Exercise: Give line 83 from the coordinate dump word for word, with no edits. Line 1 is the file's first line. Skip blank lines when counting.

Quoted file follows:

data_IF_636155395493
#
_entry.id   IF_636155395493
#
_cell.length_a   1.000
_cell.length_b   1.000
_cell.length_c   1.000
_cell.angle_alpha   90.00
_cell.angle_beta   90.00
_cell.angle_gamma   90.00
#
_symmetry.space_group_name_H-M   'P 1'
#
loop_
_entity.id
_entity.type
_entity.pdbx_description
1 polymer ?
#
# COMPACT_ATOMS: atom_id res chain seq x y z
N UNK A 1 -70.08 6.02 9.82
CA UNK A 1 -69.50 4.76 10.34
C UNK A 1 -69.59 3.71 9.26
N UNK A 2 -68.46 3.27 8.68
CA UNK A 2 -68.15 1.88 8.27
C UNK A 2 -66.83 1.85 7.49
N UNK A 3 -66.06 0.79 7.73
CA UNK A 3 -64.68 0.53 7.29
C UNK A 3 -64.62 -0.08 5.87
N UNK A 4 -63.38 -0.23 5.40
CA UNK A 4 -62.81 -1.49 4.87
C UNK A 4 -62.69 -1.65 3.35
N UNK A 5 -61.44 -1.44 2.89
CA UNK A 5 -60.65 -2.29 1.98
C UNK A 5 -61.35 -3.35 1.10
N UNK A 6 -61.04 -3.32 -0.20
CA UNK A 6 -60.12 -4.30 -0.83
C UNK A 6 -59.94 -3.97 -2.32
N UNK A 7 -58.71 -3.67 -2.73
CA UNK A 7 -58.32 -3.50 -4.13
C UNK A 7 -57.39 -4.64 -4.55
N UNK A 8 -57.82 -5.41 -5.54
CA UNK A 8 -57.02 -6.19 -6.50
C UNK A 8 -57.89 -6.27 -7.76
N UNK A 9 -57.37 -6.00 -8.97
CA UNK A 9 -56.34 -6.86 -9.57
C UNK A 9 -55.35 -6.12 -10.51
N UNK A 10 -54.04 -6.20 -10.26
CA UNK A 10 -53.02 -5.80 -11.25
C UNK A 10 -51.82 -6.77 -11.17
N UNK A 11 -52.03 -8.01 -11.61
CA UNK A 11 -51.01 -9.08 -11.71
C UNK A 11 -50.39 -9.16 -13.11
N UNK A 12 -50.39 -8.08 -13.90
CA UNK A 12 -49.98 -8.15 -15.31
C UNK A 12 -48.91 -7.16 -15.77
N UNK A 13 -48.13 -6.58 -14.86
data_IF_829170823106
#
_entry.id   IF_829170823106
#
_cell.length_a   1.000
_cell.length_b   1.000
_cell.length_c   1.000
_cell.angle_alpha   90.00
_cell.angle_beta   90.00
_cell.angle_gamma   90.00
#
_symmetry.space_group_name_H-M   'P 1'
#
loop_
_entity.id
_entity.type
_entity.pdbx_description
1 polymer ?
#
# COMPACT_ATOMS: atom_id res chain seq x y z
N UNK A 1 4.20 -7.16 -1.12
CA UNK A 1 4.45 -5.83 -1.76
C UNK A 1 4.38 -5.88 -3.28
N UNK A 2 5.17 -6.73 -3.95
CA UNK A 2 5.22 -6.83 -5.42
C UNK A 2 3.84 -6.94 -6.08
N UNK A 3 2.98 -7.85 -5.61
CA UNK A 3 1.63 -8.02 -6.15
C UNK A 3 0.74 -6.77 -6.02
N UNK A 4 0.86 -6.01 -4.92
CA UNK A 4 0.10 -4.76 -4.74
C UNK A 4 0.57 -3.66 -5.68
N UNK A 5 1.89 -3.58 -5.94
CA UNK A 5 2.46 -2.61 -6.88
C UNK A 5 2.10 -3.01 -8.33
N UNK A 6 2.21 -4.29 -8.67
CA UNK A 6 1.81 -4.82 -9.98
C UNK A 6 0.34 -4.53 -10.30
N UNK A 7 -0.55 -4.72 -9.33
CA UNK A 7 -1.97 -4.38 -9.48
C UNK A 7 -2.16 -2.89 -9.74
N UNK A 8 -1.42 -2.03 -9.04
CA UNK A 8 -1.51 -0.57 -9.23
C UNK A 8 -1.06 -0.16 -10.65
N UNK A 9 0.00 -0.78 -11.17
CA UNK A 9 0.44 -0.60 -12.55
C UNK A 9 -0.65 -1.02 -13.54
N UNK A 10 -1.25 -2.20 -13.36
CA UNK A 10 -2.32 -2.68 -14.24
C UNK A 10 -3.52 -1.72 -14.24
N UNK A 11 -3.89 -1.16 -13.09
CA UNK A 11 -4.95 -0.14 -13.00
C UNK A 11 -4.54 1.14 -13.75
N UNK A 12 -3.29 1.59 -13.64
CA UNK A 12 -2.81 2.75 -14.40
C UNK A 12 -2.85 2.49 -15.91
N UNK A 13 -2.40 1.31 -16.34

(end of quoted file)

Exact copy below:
C UNK A 2 3.84 -6.94 -6.08